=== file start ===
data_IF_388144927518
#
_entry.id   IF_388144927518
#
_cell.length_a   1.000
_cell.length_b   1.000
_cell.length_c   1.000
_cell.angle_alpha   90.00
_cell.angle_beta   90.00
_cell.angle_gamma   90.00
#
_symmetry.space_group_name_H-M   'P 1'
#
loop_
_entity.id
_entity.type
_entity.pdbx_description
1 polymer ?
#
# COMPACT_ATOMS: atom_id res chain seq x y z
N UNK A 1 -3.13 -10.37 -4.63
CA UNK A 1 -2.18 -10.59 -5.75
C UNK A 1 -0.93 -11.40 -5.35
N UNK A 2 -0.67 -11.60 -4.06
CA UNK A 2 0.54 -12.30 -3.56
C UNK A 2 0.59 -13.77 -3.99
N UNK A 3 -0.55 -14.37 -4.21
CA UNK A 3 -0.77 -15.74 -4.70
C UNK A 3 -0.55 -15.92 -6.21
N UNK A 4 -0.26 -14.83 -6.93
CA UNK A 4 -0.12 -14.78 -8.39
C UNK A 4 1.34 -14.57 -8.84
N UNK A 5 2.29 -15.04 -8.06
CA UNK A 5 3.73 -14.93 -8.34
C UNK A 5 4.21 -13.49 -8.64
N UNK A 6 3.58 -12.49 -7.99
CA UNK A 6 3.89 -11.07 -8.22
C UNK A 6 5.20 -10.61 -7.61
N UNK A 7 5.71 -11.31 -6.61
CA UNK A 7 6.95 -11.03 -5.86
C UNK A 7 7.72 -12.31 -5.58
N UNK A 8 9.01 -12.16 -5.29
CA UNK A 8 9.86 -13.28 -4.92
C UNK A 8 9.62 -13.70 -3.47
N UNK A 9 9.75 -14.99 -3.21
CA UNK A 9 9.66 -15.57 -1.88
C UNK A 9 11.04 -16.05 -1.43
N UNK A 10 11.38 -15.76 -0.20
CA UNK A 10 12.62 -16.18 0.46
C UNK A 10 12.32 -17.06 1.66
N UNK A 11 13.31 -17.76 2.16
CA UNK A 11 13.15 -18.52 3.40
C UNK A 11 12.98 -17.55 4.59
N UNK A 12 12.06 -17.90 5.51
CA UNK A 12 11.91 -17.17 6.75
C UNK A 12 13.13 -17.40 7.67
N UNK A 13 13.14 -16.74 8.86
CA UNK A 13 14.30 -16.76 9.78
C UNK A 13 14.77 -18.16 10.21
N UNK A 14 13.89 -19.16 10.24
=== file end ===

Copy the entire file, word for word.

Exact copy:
data_IF_388144927518
#
_entry.id   IF_388144927518
#
_cell.length_a   1.000
_cell.length_b   1.000
_cell.length_c   1.000
_cell.angle_alpha   90.00
_cell.angle_beta   90.00
_cell.angle_gamma   90.00
#
_symmetry.space_group_name_H-M   'P 1'
#
loop_
_entity.id
_entity.type
_entity.pdbx_description
1 polymer ?
#
# COMPACT_ATOMS: atom_id res chain seq x y z
N UNK A 1 -3.13 -10.37 -4.63
CA UNK A 1 -2.18 -10.59 -5.75
C UNK A 1 -0.93 -11.40 -5.35
N UNK A 2 -0.67 -11.60 -4.06
CA UNK A 2 0.54 -12.30 -3.56
C UNK A 2 0.59 -13.77 -3.99
N UNK A 3 -0.55 -14.37 -4.21
CA UNK A 3 -0.77 -15.74 -4.70
C UNK A 3 -0.55 -15.92 -6.21
N UNK A 4 -0.26 -14.83 -6.93
CA UNK A 4 -0.12 -14.78 -8.39
C UNK A 4 1.34 -14.57 -8.84
N UNK A 5 2.29 -15.04 -8.06
CA UNK A 5 3.73 -14.93 -8.34
C UNK A 5 4.21 -13.49 -8.64
N UNK A 6 3.58 -12.49 -7.99
CA UNK A 6 3.89 -11.07 -8.22
C UNK A 6 5.20 -10.61 -7.61
N UNK A 7 5.71 -11.31 -6.61
CA UNK A 7 6.95 -11.03 -5.86
C UNK A 7 7.72 -12.31 -5.58
N UNK A 8 9.01 -12.16 -5.29
CA UNK A 8 9.86 -13.28 -4.92
C UNK A 8 9.62 -13.70 -3.47
N UNK A 9 9.75 -14.99 -3.21
CA UNK A 9 9.66 -15.57 -1.88
C UNK A 9 11.04 -16.05 -1.43
N UNK A 10 11.38 -15.76 -0.20
CA UNK A 10 12.62 -16.18 0.46
C UNK A 10 12.32 -17.06 1.66
N UNK A 11 13.31 -17.76 2.16
CA UNK A 11 13.15 -18.52 3.40
C UNK A 11 12.98 -17.55 4.59
N UNK A 12 12.06 -17.90 5.51
CA UNK A 12 11.91 -17.17 6.75
C UNK A 12 13.13 -17.40 7.67
N UNK A 13 13.14 -16.74 8.86
CA UNK A 13 14.30 -16.76 9.78
C UNK A 13 14.77 -18.16 10.21
N UNK A 14 13.89 -19.16 10.24